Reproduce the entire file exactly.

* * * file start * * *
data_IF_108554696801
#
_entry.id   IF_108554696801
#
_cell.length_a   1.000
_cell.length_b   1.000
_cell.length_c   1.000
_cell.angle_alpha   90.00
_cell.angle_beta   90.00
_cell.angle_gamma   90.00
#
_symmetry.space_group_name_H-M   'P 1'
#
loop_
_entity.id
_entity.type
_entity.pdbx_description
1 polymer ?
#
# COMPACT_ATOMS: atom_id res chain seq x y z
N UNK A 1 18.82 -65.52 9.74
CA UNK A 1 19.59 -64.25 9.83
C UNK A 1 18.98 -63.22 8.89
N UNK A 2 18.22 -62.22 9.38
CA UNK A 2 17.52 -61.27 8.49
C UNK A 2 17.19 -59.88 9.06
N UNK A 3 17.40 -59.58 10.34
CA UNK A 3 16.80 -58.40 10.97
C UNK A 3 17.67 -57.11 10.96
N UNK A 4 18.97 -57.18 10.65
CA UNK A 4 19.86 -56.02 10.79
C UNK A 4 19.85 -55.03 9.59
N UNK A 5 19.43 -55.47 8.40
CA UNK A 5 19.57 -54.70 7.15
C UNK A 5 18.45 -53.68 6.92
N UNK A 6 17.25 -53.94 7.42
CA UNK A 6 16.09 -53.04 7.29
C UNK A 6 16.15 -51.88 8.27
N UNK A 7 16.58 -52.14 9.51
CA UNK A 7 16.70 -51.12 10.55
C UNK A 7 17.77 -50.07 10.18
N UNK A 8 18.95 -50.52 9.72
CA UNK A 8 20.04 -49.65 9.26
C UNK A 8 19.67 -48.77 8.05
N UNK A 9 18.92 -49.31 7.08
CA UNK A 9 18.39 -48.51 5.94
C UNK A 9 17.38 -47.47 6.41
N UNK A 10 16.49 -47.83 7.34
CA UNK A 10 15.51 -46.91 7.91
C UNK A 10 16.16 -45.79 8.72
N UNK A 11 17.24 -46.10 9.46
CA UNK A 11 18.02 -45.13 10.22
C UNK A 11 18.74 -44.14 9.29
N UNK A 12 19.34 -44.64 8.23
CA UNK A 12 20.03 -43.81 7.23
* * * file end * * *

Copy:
data_IF_108554696801
#
_entry.id   IF_108554696801
#
_cell.length_a   1.000
_cell.length_b   1.000
_cell.length_c   1.000
_cell.angle_alpha   90.00
_cell.angle_beta   90.00
_cell.angle_gamma   90.00
#
_symmetry.space_group_name_H-M   'P 1'
#
loop_
_entity.id
_entity.type
_entity.pdbx_description
1 polymer ?
#
# COMPACT_ATOMS: atom_id res chain seq x y z
N UNK A 1 18.82 -65.52 9.74
CA UNK A 1 19.59 -64.25 9.83
C UNK A 1 18.98 -63.22 8.89
N UNK A 2 18.22 -62.22 9.38
CA UNK A 2 17.52 -61.27 8.49
C UNK A 2 17.19 -59.88 9.06
N UNK A 3 17.40 -59.58 10.34
CA UNK A 3 16.80 -58.40 10.97
C UNK A 3 17.67 -57.11 10.96
N UNK A 4 18.97 -57.18 10.65
CA UNK A 4 19.86 -56.02 10.79
C UNK A 4 19.85 -55.03 9.59
N UNK A 5 19.43 -55.47 8.40
CA UNK A 5 19.57 -54.70 7.15
C UNK A 5 18.45 -53.68 6.92
N UNK A 6 17.25 -53.94 7.42
CA UNK A 6 16.09 -53.04 7.29
C UNK A 6 16.15 -51.88 8.27
N UNK A 7 16.58 -52.14 9.51
CA UNK A 7 16.70 -51.12 10.55
C UNK A 7 17.77 -50.07 10.18
N UNK A 8 18.95 -50.52 9.72
CA UNK A 8 20.04 -49.65 9.26
C UNK A 8 19.67 -48.77 8.05
N UNK A 9 18.92 -49.31 7.08
CA UNK A 9 18.39 -48.51 5.94
C UNK A 9 17.38 -47.47 6.41
N UNK A 10 16.49 -47.83 7.34
CA UNK A 10 15.51 -46.91 7.91
C UNK A 10 16.16 -45.79 8.72
N UNK A 11 17.24 -46.10 9.46
CA UNK A 11 18.02 -45.13 10.22
C UNK A 11 18.74 -44.14 9.29
N UNK A 12 19.34 -44.64 8.23
CA UNK A 12 20.03 -43.81 7.23